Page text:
Doll from Lifelong Friend Makes for a Meaningful Repair Job

***UPDATE***            JANUARY 2016:

I’m taking a break right now from repair work. I will let you know when I’m back to work. This site hasn’t been updated because work is steady. I published “Blue Ridge Scenic Railway” (see with Arcadia Press in Spring 2015. Right now, I’m still working on repairs BUT very selective, as I’m trying to catch up on some of my own projects as well. Please check back later. Thank you very much, Melissa

I don’t work on dolls anymore. I don’t have time, given my restoration work on embroidery, crochet, and other hand-sewing needs. And yet, I still manage to give in, on rare occasion, and work on a doll. It’s a nice break, I guess. I’m a softie for doll lovers, because I used to collect them myself. There’s something sweet and whimsical about each doll’s expression, each piece of loved-on clothing. Even seeing the grime on the doll warms my heart, because it means someone played with her a lot.

Sarah S. of Atlanta had such a doll, given to her by her beloved housekeeper when she was a child. I told Sarah it would be a while, because I had a lot of needlework projects, but she had no time limitation.

“Sassy” the doll needed cleaning, to have her clothing repaired and cleaned, and to have her hands replaced. I looked her up on Google, and discovered that she was also missing her hat, so I thought I’d make her one of those, too. Below is a “Before” shot, where you can see one of her hands has exploded its stuffing, her cheeks are dirty, and her outfit is soiled. The cotton pompoms on her nightie are supposed to be white, but have darkened with play. And her hair is dark, when it was originally quite blonde.

Mattel Baby Beans Before

I began by looking her over and deciding if she needed a new outfit, or if I could salvage her original pajama body. I like to keep things as original/authentic as possible when I can. The outfit appeared to be fine, and I decided to try cleaning it to see how nicely it would wash up. Careful removal is crucial, and I used my Gingher seam ripper to pick open the seam at her neck.


To wash her pajama body, I used “Restoration,” which is a great product in powder form and somewhat like OxiClean, but I don’t find that it bleaches the way OxiClean does. I won’t use OxiClean for that reason, having once ruined a little estate sale find of mine—a lovely crocheted baby cap—by leaving it in the product overnight. Bleach City!

Anyway, here are photos of the doll’s age-packed stuffing, her bag o’ pellets for weight so the doll sits up (including the neck piece that holds her head on) and her outfit, once removed:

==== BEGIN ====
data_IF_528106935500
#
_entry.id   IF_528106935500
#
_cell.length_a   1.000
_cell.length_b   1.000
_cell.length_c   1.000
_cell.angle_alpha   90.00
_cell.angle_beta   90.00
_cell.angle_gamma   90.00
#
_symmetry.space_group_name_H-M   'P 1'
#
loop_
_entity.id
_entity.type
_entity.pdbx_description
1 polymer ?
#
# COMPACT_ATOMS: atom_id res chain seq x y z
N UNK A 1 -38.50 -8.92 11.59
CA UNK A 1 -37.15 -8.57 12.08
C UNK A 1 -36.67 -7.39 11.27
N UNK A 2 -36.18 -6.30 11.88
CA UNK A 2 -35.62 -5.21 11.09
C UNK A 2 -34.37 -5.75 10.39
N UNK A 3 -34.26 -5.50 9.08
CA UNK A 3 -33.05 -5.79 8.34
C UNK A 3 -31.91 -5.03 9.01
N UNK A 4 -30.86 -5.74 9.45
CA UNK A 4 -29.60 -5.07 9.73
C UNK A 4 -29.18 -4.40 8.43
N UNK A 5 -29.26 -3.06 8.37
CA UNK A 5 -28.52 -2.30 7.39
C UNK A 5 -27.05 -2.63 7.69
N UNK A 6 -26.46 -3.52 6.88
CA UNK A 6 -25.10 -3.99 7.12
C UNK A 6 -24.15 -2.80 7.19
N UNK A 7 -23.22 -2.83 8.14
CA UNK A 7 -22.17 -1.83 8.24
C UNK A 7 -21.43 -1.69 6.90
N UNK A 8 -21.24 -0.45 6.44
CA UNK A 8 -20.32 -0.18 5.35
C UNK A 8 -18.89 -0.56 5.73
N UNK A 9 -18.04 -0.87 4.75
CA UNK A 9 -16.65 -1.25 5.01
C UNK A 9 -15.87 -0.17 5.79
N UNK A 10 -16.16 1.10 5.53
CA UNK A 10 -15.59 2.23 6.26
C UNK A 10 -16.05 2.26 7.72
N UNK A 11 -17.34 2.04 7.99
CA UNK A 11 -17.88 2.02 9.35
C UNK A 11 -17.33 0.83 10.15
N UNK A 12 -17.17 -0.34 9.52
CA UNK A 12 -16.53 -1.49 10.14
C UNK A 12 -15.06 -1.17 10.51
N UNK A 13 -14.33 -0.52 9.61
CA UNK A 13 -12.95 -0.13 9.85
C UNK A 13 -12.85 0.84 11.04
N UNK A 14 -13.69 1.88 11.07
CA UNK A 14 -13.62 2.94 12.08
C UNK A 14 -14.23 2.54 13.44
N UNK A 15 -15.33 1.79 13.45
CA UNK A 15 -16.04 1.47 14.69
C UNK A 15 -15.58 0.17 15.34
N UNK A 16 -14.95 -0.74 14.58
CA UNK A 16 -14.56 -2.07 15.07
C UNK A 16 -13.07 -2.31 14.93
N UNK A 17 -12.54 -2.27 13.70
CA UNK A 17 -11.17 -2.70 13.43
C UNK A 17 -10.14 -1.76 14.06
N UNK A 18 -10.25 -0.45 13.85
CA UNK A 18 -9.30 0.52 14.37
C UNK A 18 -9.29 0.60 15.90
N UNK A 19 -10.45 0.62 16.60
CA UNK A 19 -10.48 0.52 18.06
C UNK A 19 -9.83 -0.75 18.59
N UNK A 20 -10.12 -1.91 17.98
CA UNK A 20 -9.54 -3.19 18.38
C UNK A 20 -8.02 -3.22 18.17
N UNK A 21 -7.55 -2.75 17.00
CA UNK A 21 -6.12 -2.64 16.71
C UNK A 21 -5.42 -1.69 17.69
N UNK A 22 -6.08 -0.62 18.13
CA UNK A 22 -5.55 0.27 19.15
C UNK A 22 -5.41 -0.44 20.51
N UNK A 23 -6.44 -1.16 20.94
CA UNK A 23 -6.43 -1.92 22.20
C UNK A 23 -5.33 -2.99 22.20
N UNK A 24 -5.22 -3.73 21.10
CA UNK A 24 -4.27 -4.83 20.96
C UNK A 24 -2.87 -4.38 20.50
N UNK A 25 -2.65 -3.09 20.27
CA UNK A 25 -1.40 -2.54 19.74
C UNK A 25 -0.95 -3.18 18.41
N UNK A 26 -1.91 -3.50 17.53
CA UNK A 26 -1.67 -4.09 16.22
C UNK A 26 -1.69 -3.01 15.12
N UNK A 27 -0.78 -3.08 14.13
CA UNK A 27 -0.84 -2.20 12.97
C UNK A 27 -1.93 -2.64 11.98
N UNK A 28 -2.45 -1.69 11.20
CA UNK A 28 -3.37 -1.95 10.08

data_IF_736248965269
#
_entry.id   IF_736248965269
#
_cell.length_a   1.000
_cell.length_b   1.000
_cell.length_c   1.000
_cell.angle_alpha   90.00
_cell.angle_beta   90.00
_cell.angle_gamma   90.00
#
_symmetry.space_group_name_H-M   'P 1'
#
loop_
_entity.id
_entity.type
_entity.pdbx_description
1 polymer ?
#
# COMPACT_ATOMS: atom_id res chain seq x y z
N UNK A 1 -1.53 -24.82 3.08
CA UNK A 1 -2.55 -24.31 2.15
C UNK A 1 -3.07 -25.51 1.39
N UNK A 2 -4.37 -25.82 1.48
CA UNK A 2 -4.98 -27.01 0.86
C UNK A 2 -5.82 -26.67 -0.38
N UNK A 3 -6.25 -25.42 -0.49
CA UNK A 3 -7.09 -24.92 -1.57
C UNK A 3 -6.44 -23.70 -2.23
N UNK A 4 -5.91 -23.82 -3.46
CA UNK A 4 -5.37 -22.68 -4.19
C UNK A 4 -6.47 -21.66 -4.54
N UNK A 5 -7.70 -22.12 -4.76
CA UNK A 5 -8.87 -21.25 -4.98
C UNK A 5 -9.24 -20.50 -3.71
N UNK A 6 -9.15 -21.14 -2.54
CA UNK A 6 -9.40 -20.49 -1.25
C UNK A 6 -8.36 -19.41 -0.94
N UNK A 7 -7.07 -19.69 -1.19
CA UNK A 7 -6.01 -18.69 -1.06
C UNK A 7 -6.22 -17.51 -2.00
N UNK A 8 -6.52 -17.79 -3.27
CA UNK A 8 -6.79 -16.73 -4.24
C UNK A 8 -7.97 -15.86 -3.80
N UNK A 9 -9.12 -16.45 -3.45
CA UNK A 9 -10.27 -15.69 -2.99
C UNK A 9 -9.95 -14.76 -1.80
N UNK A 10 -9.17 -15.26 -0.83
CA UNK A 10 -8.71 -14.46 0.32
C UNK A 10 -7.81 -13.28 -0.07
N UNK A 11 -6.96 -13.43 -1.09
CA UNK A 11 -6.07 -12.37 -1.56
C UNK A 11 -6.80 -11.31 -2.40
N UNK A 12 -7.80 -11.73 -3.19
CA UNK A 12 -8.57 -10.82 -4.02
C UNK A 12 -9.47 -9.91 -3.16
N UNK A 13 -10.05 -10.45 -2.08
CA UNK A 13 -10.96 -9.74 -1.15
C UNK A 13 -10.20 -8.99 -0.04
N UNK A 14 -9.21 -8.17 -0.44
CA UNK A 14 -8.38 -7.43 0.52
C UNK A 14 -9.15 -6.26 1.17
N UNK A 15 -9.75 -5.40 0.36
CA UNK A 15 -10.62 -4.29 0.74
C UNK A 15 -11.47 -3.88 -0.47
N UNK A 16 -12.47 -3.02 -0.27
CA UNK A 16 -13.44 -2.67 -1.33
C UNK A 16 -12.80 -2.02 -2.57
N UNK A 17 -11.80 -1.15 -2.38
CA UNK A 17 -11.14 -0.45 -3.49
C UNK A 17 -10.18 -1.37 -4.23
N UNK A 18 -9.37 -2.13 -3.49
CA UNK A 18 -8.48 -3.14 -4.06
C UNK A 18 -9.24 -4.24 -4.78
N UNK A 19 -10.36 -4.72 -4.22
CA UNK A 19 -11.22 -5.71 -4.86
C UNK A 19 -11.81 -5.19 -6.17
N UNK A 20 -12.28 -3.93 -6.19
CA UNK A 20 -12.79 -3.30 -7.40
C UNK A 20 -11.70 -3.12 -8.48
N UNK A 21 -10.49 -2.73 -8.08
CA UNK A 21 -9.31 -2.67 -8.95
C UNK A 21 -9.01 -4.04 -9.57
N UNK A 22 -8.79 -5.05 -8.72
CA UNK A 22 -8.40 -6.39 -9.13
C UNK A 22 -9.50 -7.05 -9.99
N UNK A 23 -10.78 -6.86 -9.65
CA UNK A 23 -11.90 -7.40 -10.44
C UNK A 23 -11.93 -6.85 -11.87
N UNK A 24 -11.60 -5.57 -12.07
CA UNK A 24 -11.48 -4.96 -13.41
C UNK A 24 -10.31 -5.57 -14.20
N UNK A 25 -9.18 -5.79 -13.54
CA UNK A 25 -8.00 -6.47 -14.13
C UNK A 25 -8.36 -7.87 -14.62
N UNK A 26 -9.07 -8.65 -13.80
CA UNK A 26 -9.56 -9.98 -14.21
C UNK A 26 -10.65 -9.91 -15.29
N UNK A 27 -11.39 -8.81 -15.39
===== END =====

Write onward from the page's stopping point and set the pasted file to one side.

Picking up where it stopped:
This photo above shows how the head was attached by a string. Often, the bodies are tied around the necks with these nylon braided strings. American Girl dolls have string ties attaching their bodies to their heads. I had to cut the original tie to get the head off. I replaced that tie with a new, sturdy one.

Also, in the above photo of what was inside the doll, you can see that the weight bag has ink on it. There is also ink in the spot on the pjs where some ink bled through to that bag. Most of that pj ink came out with the washing.

I then made a trip to JoAnn Fabrics to find some new pompoms for her front, eyelet lace trim for her cuffs, ribbon ties for her night cap, and matching pink flannel for it. I already had the flesh tone fabric for her hands.

And here is the outfit, once washed:


Now this was set aside, so I could wash Sassy’s head. I do this with shampoo, Q-tips, and sometimes plain old hand lotion. I have Gold Bond. It works just fine, both on me and on dolls. Then, to hold her hair down to dry, and to keep her bangs in place the way they were originally, I simply used masking tape! Works great. Doesn’t she look all scrubbed and clean?

Getting back to the outfit/body, I want to show you the pompoms I found, vs the old ones. I made the decision to just replace rather than try to scrub the old ones, which were pretty dirty. I think they look so nice and white! They’re slightly bigger, but I don’t think that matters.

IMG_0050    IMG_0051

Next step: lace cuffs

Starting to look like a fresh, new doll body:


Alas, the hands, the hands! They were a mess and I needed to sort that out next. So I used what was left of the old ones to fashion new ones. Had to use old ones for a pattern:

All righty, we’re getting close. We have new hands and stuffing. More of the stuffing, and now to attach her head again. Then I made her cap. I looked at her image online so I could do the right type of cap. I don’t have photos of cutting it out, but I just came up with my own pattern.


Old Sassy, New Sassy. What do you think?

Baby Beans before and after


2 thoughts on “Doll from Lifelong Friend Makes for a Meaningful Repair Job

  1. Several crocheted pieces need repair. I have baby afghans I would like made into 1. Quilt repair? I live in Mississippi? Thanks!

  2. Hi, Carla,
    Yes, I can do quilt repair and also the crochet pieces made into one. I would need to see photos. Also, I am way behind on jobs so I can’t tell you how long it would take to get to your items. Sometimes I run as much as a year behind! It’s creative work and I put so much into each repair job that it just takes a while.

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